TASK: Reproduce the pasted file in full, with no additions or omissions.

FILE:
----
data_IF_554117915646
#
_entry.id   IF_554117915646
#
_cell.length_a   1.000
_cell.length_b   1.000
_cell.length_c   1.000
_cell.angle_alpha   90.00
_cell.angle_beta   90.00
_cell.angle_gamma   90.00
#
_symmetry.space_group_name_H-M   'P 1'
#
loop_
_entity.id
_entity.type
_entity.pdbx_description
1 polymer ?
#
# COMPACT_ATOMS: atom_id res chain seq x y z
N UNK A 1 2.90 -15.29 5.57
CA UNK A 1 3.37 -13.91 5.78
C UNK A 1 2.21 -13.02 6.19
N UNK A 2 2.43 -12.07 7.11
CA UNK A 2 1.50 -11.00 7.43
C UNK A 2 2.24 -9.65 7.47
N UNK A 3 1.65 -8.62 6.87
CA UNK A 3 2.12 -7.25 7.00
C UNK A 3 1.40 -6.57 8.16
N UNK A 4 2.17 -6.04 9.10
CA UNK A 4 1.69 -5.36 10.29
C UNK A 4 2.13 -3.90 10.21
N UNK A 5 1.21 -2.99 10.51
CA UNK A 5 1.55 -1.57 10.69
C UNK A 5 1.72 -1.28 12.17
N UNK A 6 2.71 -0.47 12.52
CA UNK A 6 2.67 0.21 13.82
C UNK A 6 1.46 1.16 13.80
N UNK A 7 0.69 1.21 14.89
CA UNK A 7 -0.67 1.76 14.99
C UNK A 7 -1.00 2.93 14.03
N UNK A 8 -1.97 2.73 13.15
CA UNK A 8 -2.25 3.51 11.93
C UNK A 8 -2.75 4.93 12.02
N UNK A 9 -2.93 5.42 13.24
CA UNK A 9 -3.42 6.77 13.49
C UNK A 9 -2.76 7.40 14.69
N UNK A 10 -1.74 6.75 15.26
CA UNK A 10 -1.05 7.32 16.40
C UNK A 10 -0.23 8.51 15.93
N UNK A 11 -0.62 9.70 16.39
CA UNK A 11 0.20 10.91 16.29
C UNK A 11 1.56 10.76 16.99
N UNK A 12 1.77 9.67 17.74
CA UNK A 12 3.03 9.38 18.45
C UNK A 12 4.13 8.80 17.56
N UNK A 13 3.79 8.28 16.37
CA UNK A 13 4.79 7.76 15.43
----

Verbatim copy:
data_IF_554117915646
#
_entry.id   IF_554117915646
#
_cell.length_a   1.000
_cell.length_b   1.000
_cell.length_c   1.000
_cell.angle_alpha   90.00
_cell.angle_beta   90.00
_cell.angle_gamma   90.00
#
_symmetry.space_group_name_H-M   'P 1'
#
loop_
_entity.id
_entity.type
_entity.pdbx_description
1 polymer ?
#
# COMPACT_ATOMS: atom_id res chain seq x y z
N UNK A 1 2.90 -15.29 5.57
CA UNK A 1 3.37 -13.91 5.78
C UNK A 1 2.21 -13.02 6.19
N UNK A 2 2.43 -12.07 7.11
CA UNK A 2 1.50 -11.00 7.43
C UNK A 2 2.24 -9.65 7.47
N UNK A 3 1.65 -8.62 6.87
CA UNK A 3 2.12 -7.25 7.00
C UNK A 3 1.40 -6.57 8.16
N UNK A 4 2.17 -6.04 9.10
CA UNK A 4 1.69 -5.36 10.29
C UNK A 4 2.13 -3.90 10.21
N UNK A 5 1.21 -2.99 10.51
CA UNK A 5 1.55 -1.57 10.69
C UNK A 5 1.72 -1.28 12.17
N UNK A 6 2.71 -0.47 12.52
CA UNK A 6 2.67 0.21 13.82
C UNK A 6 1.46 1.16 13.80
N UNK A 7 0.69 1.21 14.89
CA UNK A 7 -0.67 1.76 14.99
C UNK A 7 -1.00 2.93 14.03
N UNK A 8 -1.97 2.73 13.15
CA UNK A 8 -2.25 3.51 11.93
C UNK A 8 -2.75 4.93 12.02
N UNK A 9 -2.93 5.42 13.24
CA UNK A 9 -3.42 6.77 13.49
C UNK A 9 -2.76 7.40 14.69
N UNK A 10 -1.74 6.75 15.26
CA UNK A 10 -1.05 7.32 16.40
C UNK A 10 -0.23 8.51 15.93
N UNK A 11 -0.62 9.70 16.39
CA UNK A 11 0.20 10.91 16.29
C UNK A 11 1.56 10.76 16.99
N UNK A 12 1.77 9.67 17.74
CA UNK A 12 3.03 9.38 18.45
C UNK A 12 4.13 8.80 17.56
N UNK A 13 3.79 8.28 16.37
CA UNK A 13 4.79 7.76 15.43